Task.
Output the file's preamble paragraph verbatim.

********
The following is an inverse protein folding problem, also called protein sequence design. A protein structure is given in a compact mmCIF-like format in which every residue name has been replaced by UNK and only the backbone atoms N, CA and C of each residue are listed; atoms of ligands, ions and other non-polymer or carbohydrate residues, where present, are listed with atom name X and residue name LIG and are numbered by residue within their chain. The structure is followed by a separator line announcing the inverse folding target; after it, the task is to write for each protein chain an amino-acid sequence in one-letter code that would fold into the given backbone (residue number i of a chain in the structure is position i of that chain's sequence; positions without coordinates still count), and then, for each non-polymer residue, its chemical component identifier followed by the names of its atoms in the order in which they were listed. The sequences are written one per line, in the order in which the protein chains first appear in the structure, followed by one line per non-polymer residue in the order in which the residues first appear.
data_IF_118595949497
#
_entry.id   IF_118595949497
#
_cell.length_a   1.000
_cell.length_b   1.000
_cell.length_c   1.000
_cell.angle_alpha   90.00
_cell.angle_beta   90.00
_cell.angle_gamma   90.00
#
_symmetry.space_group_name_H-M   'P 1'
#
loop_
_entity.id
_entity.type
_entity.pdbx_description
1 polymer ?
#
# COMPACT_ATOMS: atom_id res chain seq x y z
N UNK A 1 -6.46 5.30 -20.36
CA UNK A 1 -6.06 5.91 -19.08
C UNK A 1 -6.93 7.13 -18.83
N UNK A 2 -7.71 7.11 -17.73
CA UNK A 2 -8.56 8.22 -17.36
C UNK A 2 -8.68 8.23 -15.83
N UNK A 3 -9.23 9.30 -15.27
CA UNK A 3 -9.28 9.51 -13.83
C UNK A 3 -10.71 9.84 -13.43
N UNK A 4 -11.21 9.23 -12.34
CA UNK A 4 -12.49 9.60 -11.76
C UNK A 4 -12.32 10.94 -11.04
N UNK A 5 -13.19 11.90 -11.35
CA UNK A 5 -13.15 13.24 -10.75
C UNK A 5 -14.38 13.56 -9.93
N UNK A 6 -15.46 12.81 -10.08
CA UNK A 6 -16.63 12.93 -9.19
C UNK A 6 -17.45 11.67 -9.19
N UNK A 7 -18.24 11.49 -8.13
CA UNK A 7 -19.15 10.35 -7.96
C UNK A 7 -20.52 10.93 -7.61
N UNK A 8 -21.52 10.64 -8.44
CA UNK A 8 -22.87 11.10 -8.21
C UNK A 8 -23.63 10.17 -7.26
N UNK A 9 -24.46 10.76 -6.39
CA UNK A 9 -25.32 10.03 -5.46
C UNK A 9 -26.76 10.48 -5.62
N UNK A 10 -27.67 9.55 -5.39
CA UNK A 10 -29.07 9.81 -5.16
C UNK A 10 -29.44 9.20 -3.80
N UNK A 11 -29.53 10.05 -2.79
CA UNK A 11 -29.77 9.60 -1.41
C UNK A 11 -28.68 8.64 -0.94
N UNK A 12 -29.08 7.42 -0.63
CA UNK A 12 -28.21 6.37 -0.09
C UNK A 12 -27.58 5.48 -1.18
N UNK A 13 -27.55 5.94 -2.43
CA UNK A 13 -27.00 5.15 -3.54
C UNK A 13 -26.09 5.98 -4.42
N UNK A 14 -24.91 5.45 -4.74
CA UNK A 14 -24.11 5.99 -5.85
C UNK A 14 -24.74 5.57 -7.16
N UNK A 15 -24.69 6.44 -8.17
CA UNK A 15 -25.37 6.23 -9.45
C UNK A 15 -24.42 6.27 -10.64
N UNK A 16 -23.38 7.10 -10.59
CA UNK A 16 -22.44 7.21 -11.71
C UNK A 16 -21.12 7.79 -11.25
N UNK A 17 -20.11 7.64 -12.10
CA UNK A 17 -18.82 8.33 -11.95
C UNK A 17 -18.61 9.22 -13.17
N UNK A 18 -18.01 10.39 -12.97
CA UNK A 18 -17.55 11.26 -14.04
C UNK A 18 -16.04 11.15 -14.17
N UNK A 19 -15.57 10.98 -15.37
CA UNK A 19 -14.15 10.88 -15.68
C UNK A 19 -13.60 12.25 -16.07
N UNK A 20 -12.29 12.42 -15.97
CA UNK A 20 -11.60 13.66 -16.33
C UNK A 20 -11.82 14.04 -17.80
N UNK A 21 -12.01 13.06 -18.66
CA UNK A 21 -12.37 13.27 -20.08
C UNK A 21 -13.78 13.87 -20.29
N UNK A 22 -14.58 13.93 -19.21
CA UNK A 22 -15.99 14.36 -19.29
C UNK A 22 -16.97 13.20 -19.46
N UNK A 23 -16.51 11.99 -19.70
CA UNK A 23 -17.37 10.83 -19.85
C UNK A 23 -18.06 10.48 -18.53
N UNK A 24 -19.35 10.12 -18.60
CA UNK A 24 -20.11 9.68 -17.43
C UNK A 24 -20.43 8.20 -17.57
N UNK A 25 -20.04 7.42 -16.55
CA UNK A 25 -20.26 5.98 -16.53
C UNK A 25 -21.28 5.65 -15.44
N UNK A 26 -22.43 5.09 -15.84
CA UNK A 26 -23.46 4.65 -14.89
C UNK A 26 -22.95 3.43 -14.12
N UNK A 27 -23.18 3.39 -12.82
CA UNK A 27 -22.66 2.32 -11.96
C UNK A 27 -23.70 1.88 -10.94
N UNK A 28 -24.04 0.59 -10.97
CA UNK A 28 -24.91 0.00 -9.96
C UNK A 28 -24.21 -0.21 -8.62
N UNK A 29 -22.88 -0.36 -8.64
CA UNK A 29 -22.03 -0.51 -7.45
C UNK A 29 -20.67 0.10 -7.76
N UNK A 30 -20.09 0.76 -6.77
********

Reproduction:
The following is an inverse protein folding problem, also called protein sequence design. A protein structure is given in a compact mmCIF-like format in which every residue name has been replaced by UNK and only the backbone atoms N, CA and C of each residue are listed; atoms of ligands, ions and other non-polymer or carbohydrate residues, where present, are listed with atom name X and residue name LIG and are numbered by residue within their chain. The structure is followed by a separator line announcing the inverse folding target; after it, the task is to write for each protein chain an amino-acid sequence in one-letter code that would fold into the given backbone (residue number i of a chain in the structure is position i of that chain's sequence; positions without coordinates still count), and then, for each non-polymer residue, its chemical component identifier followed by the names of its atoms in the order in which they were listed. The sequences are written one per line, in the order in which the protein chains first appear in the structure, followed by one line per non-polymer residue in the order in which the residues first appear.